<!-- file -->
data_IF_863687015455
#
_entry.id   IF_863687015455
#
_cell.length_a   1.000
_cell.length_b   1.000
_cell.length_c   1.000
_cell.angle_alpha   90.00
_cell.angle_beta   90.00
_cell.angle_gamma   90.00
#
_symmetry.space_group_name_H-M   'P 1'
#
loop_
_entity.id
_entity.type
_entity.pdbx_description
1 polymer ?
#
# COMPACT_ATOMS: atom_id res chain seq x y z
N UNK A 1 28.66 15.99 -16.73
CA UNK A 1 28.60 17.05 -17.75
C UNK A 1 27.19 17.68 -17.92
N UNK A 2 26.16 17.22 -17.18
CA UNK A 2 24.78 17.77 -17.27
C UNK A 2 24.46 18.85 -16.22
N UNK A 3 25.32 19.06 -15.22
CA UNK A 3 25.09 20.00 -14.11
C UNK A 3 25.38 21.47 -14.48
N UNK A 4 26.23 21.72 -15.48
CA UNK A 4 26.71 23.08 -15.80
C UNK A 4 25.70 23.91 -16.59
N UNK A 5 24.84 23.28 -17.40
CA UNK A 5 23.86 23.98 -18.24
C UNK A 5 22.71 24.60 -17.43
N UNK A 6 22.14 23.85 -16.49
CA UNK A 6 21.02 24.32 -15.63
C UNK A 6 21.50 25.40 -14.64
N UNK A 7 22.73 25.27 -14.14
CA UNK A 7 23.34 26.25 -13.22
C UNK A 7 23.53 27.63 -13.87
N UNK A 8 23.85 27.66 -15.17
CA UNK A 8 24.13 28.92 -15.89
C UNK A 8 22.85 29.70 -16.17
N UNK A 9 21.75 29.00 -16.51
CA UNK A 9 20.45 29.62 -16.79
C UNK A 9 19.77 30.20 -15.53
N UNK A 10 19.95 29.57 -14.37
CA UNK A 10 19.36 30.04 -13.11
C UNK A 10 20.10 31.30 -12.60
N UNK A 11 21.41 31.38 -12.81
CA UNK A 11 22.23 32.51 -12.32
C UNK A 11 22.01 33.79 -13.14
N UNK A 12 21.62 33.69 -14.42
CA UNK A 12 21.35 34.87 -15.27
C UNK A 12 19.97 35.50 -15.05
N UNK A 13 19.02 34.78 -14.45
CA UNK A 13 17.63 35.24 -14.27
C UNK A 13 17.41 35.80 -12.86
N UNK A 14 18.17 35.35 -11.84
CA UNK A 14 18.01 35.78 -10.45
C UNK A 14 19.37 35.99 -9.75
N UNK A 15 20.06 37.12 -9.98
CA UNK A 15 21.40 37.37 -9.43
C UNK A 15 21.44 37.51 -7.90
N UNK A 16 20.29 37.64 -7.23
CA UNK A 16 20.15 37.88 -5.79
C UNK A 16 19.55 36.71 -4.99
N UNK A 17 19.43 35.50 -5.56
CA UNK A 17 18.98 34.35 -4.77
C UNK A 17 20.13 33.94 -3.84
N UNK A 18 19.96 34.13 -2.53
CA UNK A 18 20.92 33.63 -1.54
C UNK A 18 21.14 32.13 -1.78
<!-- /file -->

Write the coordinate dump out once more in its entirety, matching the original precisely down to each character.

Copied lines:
data_IF_863687015455
#
_entry.id   IF_863687015455
#
_cell.length_a   1.000
_cell.length_b   1.000
_cell.length_c   1.000
_cell.angle_alpha   90.00
_cell.angle_beta   90.00
_cell.angle_gamma   90.00
#
_symmetry.space_group_name_H-M   'P 1'
#
loop_
_entity.id
_entity.type
_entity.pdbx_description
1 polymer ?
#
# COMPACT_ATOMS: atom_id res chain seq x y z
N UNK A 1 28.66 15.99 -16.73
CA UNK A 1 28.60 17.05 -17.75
C UNK A 1 27.19 17.68 -17.92
N UNK A 2 26.16 17.22 -17.18
CA UNK A 2 24.78 17.77 -17.27
C UNK A 2 24.46 18.85 -16.22
N UNK A 3 25.32 19.06 -15.22
CA UNK A 3 25.09 20.00 -14.11
C UNK A 3 25.38 21.47 -14.48
N UNK A 4 26.23 21.72 -15.48
CA UNK A 4 26.71 23.08 -15.80
C UNK A 4 25.70 23.91 -16.59
N UNK A 5 24.84 23.28 -17.40
CA UNK A 5 23.86 23.98 -18.24
C UNK A 5 22.71 24.60 -17.43
N UNK A 6 22.14 23.85 -16.49
CA UNK A 6 21.02 24.32 -15.63
C UNK A 6 21.50 25.40 -14.64
N UNK A 7 22.73 25.27 -14.14
CA UNK A 7 23.34 26.25 -13.22
C UNK A 7 23.53 27.63 -13.87
N UNK A 8 23.85 27.66 -15.17
CA UNK A 8 24.13 28.92 -15.89
C UNK A 8 22.85 29.70 -16.17
N UNK A 9 21.75 29.00 -16.51
CA UNK A 9 20.45 29.62 -16.79
C UNK A 9 19.77 30.20 -15.53
N UNK A 10 19.95 29.57 -14.37
CA UNK A 10 19.36 30.04 -13.11
C UNK A 10 20.10 31.30 -12.60
N UNK A 11 21.41 31.38 -12.81
CA UNK A 11 22.23 32.51 -12.32
C UNK A 11 22.01 33.79 -13.14
N UNK A 12 21.62 33.69 -14.42
CA UNK A 12 21.35 34.87 -15.27
C UNK A 12 19.97 35.50 -15.05
N UNK A 13 19.02 34.78 -14.45
CA UNK A 13 17.63 35.24 -14.27
C UNK A 13 17.41 35.80 -12.86
N UNK A 14 18.17 35.35 -11.84
CA UNK A 14 18.01 35.78 -10.45
C UNK A 14 19.37 35.99 -9.75
N UNK A 15 20.06 37.12 -9.98
CA UNK A 15 21.40 37.37 -9.43
C UNK A 15 21.44 37.51 -7.90
N UNK A 16 20.29 37.64 -7.23
CA UNK A 16 20.15 37.88 -5.79
C UNK A 16 19.55 36.71 -4.99
N UNK A 17 19.43 35.50 -5.56
CA UNK A 17 18.98 34.35 -4.77
C UNK A 17 20.13 33.94 -3.84
N UNK A 18 19.96 34.13 -2.53
CA UNK A 18 20.92 33.63 -1.54
C UNK A 18 21.14 32.13 -1.78